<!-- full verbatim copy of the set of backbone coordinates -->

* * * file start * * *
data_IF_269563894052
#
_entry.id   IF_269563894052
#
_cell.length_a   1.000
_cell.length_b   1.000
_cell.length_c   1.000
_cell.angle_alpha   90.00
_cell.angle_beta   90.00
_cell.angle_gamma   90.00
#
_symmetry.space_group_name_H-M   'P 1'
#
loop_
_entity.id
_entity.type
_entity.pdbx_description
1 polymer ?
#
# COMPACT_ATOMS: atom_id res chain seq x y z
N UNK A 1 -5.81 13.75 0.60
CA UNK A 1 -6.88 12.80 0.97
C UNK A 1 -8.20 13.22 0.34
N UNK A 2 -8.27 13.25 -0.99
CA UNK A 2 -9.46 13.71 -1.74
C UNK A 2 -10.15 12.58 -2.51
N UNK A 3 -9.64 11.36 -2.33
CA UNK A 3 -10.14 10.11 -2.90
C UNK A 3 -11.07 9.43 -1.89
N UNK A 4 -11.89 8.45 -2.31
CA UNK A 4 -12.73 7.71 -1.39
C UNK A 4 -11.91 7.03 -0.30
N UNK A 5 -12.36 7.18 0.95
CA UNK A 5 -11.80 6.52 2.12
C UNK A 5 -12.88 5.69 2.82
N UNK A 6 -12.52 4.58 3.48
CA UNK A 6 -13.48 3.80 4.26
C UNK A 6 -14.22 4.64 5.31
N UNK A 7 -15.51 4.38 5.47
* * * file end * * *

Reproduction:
data_IF_269563894052
#
_entry.id   IF_269563894052
#
_cell.length_a   1.000
_cell.length_b   1.000
_cell.length_c   1.000
_cell.angle_alpha   90.00
_cell.angle_beta   90.00
_cell.angle_gamma   90.00
#
_symmetry.space_group_name_H-M   'P 1'
#
loop_
_entity.id
_entity.type
_entity.pdbx_description
1 polymer ?
#
# COMPACT_ATOMS: atom_id res chain seq x y z
N UNK A 1 -5.81 13.75 0.60
CA UNK A 1 -6.88 12.80 0.97
C UNK A 1 -8.20 13.22 0.34
N UNK A 2 -8.27 13.25 -0.99
CA UNK A 2 -9.46 13.71 -1.74
C UNK A 2 -10.15 12.58 -2.51
N UNK A 3 -9.64 11.36 -2.33
CA UNK A 3 -10.14 10.11 -2.90
C UNK A 3 -11.07 9.43 -1.89
N UNK A 4 -11.89 8.45 -2.31
CA UNK A 4 -12.73 7.71 -1.39
C UNK A 4 -11.91 7.03 -0.30
N UNK A 5 -12.36 7.18 0.95
CA UNK A 5 -11.80 6.52 2.12
C UNK A 5 -12.88 5.69 2.82
N UNK A 6 -12.52 4.58 3.48
CA UNK A 6 -13.48 3.80 4.26
C UNK A 6 -14.22 4.64 5.31
N UNK A 7 -15.51 4.38 5.47